Chief among the geopolitical consequences of the U.S. tight oil boom is the greater leverage it gives Western powers over Iran. OECD nations and emerging markets most dependent on Iranian oil—Turkey, Japan, South Korea, India, and China—can reduce their imports with greater certainty that the world market will remain loose. Supplies traditionally directed to the U.S. are being rerouted because of lowering demand for imports there.
The most recent U.S. and E.U. sanctions levied against Iran (H.R. 1905, H.R. 850) targeted the Iranian energy sector, including: the state oil company, and shipping, tanker, and port concerns. The E.U. boycotted Iranian oil completely in July, 2012, and canceled insurance on tankers that carry Iranian oil. The regime, already resorting to underhanded methods of getting its product to market, is losing the struggle. Oil production is also dropping precipitously as the state lacks funds to improve and expand operations upstream.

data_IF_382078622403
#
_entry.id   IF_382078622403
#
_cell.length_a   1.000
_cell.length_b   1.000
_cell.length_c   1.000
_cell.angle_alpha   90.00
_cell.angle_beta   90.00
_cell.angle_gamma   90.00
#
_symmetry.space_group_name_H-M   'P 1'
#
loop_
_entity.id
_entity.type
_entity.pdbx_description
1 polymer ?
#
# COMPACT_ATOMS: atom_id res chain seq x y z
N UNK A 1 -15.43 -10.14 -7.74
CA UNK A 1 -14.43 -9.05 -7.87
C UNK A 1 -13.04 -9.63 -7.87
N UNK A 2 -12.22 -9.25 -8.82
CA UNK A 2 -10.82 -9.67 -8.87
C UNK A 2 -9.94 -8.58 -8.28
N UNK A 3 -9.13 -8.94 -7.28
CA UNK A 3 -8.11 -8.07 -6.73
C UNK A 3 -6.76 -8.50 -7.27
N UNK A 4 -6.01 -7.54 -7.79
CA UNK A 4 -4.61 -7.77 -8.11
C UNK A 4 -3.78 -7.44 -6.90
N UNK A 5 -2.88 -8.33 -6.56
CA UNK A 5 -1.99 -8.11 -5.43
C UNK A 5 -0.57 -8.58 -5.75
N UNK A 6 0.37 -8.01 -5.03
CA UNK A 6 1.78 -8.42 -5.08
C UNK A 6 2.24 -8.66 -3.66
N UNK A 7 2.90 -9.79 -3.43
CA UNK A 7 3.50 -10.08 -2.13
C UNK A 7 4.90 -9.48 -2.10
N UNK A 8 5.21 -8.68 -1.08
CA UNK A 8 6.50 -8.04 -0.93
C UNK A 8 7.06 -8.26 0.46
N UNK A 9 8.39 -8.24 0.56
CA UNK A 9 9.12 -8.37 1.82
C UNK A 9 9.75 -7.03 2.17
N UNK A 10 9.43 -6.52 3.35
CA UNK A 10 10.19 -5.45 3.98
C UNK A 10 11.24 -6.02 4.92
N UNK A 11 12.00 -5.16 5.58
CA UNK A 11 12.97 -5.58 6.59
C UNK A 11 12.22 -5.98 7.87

The trend is clear in a recent EIA chart (below) showing a sudden decline in oil supply between 2011 and 2012. Given the EU boycott and falling exports to major consumers like China, India, and Japan, the near term looks grim for an Iranian regime that derives over 50% of its revenue from oil and petrochemicals. How the newly elected President and Supreme Leader will respond is still unclear, but the severe economic consequences of pursuing a non-transparent nuclear program are becoming most evident.